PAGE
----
One of the most common gastric diseases in the world is due to a parasitic infection from Giardia parasites. New research has revealed how these pathogens cause gut distress; they appear to mimic human molecules, then break gut cells down and consume them as food. This solves a mystery that has eluded scientists for over 300 years. The findings, by investigators at the University of East Anglia, has been reported in GigaScience.
The Giardia parasite synthesizes two proteins that enable it to break through the layers of mucosal protection in the gut, cutting a barrier that maintains gastrointestinal health. The process allows the pathogen to get to the nutrients behind the gut barrier easily.
Typically, the Giardia parasite gets into people through contaminated drinking water or food, causing the disease giardiasis. Rates may be as high as seven percent in high-income nations, and thirty percent in low-income countries.
The researchers were interested in knowing why the parasite causes very serious problems for some people. The team at the National Institute for Health Research Health Protection Research Unit in Gastrointestinal Infections of UEA's Norwich Medical School collaborated with colleagues from the Institute of Infection and Global Health at the University of Liverpool. They found that when giardia infected cells in culture, two protein families were made by the parasite. Further study indicated that one of those families can mimic human proteins called tenascins.
Tenascins are critical for tissue health under normal conditions. They control cell adhesion after wounds and direct tissue remodeling. They aid cells that must break apart, as well as regulating the proteins that hold cells together. The parasite appears to have evolved to make proteins that can behave similarly to human proteins, to interfere with these processes.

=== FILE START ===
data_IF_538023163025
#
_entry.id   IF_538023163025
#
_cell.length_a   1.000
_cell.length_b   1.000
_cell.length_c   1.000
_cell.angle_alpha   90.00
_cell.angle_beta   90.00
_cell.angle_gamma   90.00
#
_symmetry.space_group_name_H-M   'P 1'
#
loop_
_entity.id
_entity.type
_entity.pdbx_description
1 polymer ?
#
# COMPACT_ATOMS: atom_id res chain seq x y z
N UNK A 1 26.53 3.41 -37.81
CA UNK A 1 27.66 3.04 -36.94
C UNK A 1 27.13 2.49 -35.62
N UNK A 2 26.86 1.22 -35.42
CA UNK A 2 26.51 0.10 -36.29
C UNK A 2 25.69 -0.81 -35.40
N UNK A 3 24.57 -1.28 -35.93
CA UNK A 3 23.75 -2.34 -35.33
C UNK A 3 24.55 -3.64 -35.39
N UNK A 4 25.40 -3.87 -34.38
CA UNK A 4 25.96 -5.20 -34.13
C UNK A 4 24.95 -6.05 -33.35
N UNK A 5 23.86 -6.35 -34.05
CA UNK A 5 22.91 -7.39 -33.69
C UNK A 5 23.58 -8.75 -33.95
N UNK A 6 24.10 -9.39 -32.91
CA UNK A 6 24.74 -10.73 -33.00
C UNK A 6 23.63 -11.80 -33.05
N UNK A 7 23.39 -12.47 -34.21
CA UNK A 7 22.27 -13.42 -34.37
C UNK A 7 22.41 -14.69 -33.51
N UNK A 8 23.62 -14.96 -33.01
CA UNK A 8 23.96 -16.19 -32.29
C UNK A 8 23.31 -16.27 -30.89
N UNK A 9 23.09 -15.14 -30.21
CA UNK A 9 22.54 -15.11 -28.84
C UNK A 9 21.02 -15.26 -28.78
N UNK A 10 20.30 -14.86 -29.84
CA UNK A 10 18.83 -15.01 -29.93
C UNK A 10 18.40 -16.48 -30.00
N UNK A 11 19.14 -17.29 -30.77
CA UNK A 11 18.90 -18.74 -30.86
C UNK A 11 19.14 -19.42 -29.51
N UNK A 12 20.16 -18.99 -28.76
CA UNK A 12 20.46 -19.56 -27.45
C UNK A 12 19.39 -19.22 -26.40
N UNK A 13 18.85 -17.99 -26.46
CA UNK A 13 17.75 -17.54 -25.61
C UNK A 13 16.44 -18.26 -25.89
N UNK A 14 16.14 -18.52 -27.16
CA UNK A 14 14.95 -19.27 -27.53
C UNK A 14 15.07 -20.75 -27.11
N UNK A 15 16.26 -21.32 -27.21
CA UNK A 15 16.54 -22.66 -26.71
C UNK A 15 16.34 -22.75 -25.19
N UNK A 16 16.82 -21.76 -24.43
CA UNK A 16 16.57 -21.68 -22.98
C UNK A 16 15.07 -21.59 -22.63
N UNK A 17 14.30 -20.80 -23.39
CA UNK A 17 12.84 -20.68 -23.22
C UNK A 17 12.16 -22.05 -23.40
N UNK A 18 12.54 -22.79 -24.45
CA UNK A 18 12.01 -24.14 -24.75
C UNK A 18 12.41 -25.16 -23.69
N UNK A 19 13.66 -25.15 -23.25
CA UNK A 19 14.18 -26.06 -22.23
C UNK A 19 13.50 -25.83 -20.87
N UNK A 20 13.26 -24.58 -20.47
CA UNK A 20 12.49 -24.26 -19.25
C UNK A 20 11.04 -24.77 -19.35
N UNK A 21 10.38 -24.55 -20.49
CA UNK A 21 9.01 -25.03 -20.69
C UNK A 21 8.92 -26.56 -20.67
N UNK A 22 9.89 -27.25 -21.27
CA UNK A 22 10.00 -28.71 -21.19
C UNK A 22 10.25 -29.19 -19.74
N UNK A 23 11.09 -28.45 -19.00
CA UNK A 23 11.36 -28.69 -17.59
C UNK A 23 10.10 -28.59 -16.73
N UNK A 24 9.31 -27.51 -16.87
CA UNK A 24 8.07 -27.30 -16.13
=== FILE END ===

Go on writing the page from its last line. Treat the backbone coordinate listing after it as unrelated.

The tenascins that giardia makes don’t hold cells together, however. Instead, they disrupt the junctions keeping cells together and prevent them from healing.
"We've discovered an entirely new model for how this disease develops in the gut - which can also explain why in some people the symptoms can be more severe. Because the giardia have broken down the cell barriers and made all these nutrients available, other, opportunistic bacteria can move in to take advantage of these 'ready meals' which can make giardiasis even more severe for some,” said the senior author of the work, Dr. Kevin Tyler of the Norwich Medical School at UEA.
"Giardia was one of the very first disease-causing microbes to be visualized - scientists have known of its existence since 1681. But this is the first time we have been able properly to understand why this parasite is so successful," he continued.
The team plans to pursue the research further; next, they want to see if these proteins can be neutralized as a therapeutic for the illness. They are wondering if differences in those molecules might indicate which strains are causing more severe illnesses, something not currently known. Learn more about giardiasis from the video.